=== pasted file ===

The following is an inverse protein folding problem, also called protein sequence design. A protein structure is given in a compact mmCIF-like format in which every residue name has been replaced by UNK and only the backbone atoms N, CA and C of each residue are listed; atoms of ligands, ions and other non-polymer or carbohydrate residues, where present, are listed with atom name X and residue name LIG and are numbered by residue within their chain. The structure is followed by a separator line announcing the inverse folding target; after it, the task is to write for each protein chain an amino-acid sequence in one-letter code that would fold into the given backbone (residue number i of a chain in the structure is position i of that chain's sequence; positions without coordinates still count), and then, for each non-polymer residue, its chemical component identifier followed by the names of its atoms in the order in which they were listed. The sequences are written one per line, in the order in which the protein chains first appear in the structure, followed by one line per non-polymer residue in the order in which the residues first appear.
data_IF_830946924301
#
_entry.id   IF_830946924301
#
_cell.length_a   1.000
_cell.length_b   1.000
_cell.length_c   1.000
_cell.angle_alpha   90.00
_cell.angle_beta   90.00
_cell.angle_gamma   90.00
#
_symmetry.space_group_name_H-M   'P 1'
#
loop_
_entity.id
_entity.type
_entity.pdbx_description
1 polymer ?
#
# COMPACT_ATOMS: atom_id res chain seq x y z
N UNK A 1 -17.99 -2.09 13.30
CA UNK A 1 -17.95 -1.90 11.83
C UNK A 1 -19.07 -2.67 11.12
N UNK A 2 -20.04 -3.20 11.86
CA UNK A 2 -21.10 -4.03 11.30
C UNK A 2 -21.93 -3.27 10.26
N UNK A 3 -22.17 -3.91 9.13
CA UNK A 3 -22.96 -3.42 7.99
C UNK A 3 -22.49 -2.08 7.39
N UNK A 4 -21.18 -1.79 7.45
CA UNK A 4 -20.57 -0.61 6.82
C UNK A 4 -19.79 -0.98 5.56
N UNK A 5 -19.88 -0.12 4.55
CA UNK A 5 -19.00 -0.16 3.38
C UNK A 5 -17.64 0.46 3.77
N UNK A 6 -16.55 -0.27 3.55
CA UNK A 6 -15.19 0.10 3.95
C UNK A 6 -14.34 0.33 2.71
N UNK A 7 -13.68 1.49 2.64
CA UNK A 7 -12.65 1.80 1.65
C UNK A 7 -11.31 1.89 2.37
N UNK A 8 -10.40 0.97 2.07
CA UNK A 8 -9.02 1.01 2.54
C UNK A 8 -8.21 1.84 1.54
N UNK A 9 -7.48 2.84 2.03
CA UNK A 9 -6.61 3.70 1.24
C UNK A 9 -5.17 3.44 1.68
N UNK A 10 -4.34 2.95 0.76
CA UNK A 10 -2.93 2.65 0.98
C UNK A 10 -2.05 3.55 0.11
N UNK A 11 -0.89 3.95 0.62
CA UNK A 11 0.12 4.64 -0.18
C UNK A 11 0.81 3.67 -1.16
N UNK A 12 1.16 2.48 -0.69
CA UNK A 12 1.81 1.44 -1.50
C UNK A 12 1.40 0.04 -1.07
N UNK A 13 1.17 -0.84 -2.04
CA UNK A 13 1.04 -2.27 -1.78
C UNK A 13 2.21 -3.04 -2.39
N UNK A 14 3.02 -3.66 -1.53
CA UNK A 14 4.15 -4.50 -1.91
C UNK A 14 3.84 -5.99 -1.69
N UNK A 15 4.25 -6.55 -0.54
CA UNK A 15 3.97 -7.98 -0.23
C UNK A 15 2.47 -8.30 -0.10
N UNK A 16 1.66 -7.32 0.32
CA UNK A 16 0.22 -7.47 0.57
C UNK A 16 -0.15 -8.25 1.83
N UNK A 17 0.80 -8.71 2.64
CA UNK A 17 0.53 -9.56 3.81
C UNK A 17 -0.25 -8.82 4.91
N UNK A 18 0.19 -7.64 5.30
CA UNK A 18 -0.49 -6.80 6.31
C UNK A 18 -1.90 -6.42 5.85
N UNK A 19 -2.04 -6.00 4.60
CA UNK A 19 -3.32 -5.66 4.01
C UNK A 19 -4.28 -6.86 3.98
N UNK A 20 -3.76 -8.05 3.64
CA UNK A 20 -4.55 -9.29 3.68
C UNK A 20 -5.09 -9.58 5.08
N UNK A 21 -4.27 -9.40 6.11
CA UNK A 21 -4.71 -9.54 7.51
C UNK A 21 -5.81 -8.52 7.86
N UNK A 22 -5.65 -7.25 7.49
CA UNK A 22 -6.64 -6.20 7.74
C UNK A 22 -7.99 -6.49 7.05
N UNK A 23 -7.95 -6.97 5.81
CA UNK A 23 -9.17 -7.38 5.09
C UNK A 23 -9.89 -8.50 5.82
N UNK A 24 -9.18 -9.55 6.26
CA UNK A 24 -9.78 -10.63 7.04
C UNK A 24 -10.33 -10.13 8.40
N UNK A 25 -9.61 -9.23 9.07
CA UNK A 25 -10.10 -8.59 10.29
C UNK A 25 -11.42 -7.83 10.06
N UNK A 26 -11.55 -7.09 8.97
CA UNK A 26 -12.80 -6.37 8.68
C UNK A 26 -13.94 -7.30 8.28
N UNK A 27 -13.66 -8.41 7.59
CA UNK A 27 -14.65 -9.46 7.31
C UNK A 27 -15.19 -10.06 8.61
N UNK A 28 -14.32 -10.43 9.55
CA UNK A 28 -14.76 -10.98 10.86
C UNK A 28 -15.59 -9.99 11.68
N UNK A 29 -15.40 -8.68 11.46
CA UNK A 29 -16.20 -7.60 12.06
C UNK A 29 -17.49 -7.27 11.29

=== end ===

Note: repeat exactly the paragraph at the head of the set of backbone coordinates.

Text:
The following is an inverse protein folding problem, also called protein sequence design. A protein structure is given in a compact mmCIF-like format in which every residue name has been replaced by UNK and only the backbone atoms N, CA and C of each residue are listed; atoms of ligands, ions and other non-polymer or carbohydrate residues, where present, are listed with atom name X and residue name LIG and are numbered by residue within their chain. The structure is followed by a separator line announcing the inverse folding target; after it, the task is to write for each protein chain an amino-acid sequence in one-letter code that would fold into the given backbone (residue number i of a chain in the structure is position i of that chain's sequence; positions without coordinates still count), and then, for each non-polymer residue, its chemical component identifier followed by the names of its atoms in the order in which they were listed. The sequences are written one per line, in the order in which the protein chains first appear in the structure, followed by one line per non-polymer residue in the order in which the residues first appear.